It's hard to see anything in this image that makes it better than what could be achieved with smaller format underwater. Just having high resolution simply does not make a good photograph; it's desirable, but not at the expense of giving up everything else. The pic you show above may be a fun high resolution snapshot, but hardly a gallery wall hanger as a photograph. With a high res DSLR with the proper lens / dome combination, you could create a much better image than this one in my opinion. For one thing you could shoot multiple images, so that you get hands and feet coordinated, you could have all the models with their eyes open,you would have less peripheral image distortion, and you could get pretty good resolution to boot.

Edited by loftus

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What's with the regularly spaced vertical lines ? Maybe a scanner issue.

 

I have never shot film in the water but am concerned about housing a full frame 35mm let alone trying to make a large format function behind a dome.

 

The weak link in imaging under water is not the format / resolution / film used, it remains the water column effects / dome (air) interface and most often the ugly lump of biomass behind the viewfinder.

 

Jeff is correct this one is not quite there yet as a wall hanger here is a real wall hanger !

 

Don't think I am buying yours quite yet.....

 

Paul C

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Check out Bruce Mozert of Silver Springs fame.

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The images I attached using the underwater 8x10 camera were during the first shots taken during its test phase. The lens was a Schneider Super-Symmar 150XL which conforms to an 8" dome that was selected after optical tank tests. The equipment I use for magazine assignments is 35 to 6x7. It's obvious that image performance is better and easier with housed digital equipment then enhanced with Photoshop. The UW810 film camera was built to shoot "reefscapes" not people or motion. Above all, the reason for using film was because no credible Fine Art Photographic gallery will consider anything produced digitally...and with good reason. Any great looking image taken digitally immediately is suspect. Was it a product of Photoshop or some other computer effect or was it due to real old time photographic skill on location? Today people can buy programs that do everything that Ansel Adams or Jerry Ulsman did in the darkroom. Using the UW810 is like learning to ride a unicycle over a rocky road. It takes skill and hard labor. The easy way isn't always the best way. It just depends on what path one wants to go with their photography.

post-35817-1330883202.jpg

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David,

I completely understand if someone does something difficult and achieves something different or something better than others can achieve. Staking out a superb photo opportunity like a sunrise or sunset and then stealing the moment with a large format camera, or dragging a large format through the everglades like Clyde Butcher does, is one thing. In neither of those scenarios is the superb quality of large format compromised.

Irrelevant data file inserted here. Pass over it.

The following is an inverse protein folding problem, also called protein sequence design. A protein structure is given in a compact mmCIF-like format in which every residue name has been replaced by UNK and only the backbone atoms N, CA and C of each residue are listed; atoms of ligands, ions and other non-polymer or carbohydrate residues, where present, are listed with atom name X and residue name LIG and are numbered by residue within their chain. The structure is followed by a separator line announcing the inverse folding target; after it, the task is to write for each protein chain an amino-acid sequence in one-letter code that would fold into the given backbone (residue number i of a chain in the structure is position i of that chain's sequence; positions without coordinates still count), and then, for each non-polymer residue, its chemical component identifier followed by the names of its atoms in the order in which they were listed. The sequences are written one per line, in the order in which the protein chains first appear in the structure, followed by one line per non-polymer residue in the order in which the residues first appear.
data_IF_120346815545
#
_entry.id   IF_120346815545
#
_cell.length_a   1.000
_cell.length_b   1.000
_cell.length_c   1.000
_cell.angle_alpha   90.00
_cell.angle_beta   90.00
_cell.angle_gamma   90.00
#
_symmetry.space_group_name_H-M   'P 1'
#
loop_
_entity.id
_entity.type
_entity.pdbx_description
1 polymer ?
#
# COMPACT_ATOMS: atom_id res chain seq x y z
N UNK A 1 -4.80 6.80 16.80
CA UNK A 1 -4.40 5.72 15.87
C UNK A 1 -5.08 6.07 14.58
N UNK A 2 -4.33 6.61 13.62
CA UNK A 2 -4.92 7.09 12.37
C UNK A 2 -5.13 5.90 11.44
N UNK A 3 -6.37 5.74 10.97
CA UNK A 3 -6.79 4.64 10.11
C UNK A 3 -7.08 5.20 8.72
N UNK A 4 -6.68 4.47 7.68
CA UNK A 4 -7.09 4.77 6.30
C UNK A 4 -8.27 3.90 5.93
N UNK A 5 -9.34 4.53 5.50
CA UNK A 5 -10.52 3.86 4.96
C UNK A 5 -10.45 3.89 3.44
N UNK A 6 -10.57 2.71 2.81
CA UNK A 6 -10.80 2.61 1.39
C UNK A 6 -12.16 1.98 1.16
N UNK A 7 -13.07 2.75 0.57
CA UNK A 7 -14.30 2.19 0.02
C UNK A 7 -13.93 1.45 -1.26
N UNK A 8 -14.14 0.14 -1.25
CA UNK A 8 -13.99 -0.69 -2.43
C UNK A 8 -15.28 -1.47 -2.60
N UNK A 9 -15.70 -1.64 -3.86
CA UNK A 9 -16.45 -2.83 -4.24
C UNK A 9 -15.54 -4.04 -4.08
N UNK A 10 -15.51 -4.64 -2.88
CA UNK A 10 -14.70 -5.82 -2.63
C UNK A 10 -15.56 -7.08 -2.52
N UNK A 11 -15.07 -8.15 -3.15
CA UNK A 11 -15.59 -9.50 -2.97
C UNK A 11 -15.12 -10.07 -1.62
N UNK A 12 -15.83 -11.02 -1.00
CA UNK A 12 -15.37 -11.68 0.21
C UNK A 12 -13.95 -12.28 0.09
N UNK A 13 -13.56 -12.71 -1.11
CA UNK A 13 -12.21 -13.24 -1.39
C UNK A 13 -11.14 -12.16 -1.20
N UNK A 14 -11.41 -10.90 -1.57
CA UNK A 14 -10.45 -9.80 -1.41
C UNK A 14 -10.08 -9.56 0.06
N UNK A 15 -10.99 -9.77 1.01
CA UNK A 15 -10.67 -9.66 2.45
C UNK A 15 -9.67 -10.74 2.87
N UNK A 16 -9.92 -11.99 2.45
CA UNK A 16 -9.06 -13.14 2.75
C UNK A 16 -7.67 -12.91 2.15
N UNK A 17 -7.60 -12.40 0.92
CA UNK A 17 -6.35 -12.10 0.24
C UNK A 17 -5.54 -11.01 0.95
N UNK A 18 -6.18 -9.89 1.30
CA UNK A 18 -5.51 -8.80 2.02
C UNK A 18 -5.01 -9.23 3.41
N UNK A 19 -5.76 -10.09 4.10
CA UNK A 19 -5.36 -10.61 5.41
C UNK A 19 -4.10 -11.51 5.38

Dragging a large format underwater and compromising the potential of the format with poor dome / optics performance and then making things even more fuzzy with less than stellar water clarity, and then missing the moment because you only have one shot at it, is not only pointless, in my opinion its sacreligious. Sorry, just no points for making something harder and producing an inferior result. Also your point about no credible Fine Art Photo gallery considering anything produced digitally is simply wrong.

Edited by loftus

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Hi David, not a bad fun pic, but I'm still very skeptical that there are any real advantages of large format. For one thing you have significant distortion of the front models right hand which really detracts from the image, and I suspect that is the behavior of your lens / dome combination. The high detail visible in the closer models, is simply lost in the models near the back due to the water column. The concept of large format sounds great, but when you add in the difficulties of getting wide enough lenses, getting those lenses to perform behind a dome, the issues of losing resolution simply by adding some water distance etc, large format simply starts to lose many of the benefits that one chooses it for in the first place. Setting up a group of models like this to all be in the exact right position for a single shot - is pretty wishful thinking in my opinion, hands and feet in this shot are all over the place. Tantamount to taking an 8x10 to a basketball game. Maybe shooting a static reef scene to record fine detail would be a better place for this, but even then, I think you are better off compiling multiple images like some have done to make massive high definition murals.

It's hard to see anything in this image that makes it better than what could be achieved with smaller format underwater. Just having high resolution simply does not make a good photograph; it's desirable, but not at the expense of giving up everything else. The pic you show above may be a fun high resolution snapshot, but hardly a gallery wall hanger as a photograph. With a high res DSLR with the proper lens / dome combination, you could create a much better image than this one in my opinion. For one thing you could shoot multiple images, so that you get hands and feet coordinated, you could have all the models with their eyes open,you would have less peripheral image distortion, and you could get pretty good resolution to boot.

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You refer highly to Clyde Butcher's use of 8x10 and larger film equipment. Why would he bother to drag this size equipment into a swamp when he could take much smaller digital equipment? Or why not even fake South Florida images using Photo Shop and make it look like large format film? Why? Because it's not honest photography. Large film formats have a value and quality not understood by novice photographers who only know the ease of digital. Using 8x10 format film underwater has never been done before. There are those out there who like to do new things and to push the limits of the ordinary...while others just sit back and criticize and follow commonplace thought. I've not pursued the promotion of this 8x10 underwater camera but already through word-of-mouth one museum and two magazines are interested in the results. One magazine already has published an article on my underwater 8x10 work.